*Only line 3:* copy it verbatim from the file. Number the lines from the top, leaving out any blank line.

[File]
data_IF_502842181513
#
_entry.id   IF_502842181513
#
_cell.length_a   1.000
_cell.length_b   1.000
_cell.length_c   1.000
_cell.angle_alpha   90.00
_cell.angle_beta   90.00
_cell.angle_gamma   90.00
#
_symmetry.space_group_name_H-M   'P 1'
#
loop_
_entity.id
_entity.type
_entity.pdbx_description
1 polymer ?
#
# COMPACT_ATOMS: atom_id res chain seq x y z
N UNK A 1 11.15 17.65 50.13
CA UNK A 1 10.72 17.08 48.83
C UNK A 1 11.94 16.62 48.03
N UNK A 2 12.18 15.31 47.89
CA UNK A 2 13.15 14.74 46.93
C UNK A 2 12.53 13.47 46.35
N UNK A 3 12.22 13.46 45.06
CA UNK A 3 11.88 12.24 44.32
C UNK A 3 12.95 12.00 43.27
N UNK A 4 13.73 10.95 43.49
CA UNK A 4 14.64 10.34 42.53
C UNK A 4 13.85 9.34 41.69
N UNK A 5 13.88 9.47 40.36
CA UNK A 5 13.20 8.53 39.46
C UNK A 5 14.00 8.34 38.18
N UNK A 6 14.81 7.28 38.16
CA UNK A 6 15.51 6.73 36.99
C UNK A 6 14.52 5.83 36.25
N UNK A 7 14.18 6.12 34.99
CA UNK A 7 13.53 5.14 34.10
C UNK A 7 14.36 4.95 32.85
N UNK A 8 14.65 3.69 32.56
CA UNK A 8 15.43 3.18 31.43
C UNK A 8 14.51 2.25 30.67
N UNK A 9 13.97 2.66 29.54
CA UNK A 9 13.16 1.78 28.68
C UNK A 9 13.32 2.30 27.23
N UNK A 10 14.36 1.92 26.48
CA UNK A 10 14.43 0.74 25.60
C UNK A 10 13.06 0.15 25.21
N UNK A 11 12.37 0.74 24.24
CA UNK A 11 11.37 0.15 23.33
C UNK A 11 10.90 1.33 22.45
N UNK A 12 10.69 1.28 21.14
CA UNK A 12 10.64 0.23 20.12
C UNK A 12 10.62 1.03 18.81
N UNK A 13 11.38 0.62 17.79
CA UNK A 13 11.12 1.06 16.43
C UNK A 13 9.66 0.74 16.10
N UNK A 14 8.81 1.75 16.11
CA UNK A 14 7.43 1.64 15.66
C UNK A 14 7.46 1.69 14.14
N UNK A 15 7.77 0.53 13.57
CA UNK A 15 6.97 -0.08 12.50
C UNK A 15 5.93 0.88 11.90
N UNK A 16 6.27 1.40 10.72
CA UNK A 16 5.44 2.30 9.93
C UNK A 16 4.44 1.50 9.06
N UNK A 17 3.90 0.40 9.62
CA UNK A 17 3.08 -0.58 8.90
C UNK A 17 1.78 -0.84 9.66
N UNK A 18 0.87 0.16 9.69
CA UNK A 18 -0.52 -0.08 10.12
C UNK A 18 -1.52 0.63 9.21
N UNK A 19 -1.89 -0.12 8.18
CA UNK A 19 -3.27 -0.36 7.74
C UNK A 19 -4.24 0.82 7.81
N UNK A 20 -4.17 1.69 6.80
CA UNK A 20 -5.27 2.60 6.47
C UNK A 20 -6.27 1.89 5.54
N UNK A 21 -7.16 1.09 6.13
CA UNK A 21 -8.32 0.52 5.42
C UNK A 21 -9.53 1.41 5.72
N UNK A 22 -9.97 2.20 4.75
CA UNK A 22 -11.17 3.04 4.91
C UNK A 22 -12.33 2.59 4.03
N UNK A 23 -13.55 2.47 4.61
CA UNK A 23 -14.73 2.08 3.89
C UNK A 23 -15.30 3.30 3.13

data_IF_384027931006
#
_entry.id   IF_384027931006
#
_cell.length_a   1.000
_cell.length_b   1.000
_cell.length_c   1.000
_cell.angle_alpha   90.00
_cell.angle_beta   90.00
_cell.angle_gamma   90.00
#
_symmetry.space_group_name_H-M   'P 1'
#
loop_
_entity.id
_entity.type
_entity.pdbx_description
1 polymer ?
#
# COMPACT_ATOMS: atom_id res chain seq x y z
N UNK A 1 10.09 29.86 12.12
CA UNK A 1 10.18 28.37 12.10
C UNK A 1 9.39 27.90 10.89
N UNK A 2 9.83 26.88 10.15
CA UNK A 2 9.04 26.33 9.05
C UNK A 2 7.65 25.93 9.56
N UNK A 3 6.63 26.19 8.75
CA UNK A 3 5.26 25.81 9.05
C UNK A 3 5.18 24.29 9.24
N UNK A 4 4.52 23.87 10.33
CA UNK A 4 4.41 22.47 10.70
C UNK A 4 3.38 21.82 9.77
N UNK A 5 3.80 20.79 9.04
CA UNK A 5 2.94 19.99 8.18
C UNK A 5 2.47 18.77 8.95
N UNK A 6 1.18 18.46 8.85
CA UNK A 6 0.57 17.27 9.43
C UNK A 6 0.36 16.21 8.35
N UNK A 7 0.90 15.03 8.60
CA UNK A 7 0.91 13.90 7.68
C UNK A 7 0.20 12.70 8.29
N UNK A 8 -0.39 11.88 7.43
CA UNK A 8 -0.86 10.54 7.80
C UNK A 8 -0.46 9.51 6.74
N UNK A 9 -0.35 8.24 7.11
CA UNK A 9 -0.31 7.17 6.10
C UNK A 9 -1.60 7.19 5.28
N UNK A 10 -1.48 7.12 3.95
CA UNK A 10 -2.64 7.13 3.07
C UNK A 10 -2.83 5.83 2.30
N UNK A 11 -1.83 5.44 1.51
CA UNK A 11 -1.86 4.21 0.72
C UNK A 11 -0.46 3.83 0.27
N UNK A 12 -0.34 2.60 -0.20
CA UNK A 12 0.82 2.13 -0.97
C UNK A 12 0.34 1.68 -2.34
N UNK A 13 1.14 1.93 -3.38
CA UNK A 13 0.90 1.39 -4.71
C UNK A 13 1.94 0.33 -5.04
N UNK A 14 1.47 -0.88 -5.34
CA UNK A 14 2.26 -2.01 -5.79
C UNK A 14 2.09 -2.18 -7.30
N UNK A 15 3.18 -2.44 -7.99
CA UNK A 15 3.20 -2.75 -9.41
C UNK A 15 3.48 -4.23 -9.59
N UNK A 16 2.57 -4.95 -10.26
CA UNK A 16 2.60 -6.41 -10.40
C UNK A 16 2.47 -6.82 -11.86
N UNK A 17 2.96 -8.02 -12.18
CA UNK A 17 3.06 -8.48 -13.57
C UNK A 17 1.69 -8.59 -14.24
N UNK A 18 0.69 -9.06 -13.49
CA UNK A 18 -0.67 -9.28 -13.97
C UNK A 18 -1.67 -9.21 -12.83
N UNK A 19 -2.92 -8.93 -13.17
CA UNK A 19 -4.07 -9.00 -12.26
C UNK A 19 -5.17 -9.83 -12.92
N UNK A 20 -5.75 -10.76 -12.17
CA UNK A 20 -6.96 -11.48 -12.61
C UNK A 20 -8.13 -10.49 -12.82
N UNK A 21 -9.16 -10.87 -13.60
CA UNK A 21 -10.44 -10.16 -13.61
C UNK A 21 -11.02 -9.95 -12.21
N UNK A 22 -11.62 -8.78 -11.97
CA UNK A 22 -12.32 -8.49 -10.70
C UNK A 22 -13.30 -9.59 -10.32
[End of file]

_entry.id   IF_502842181513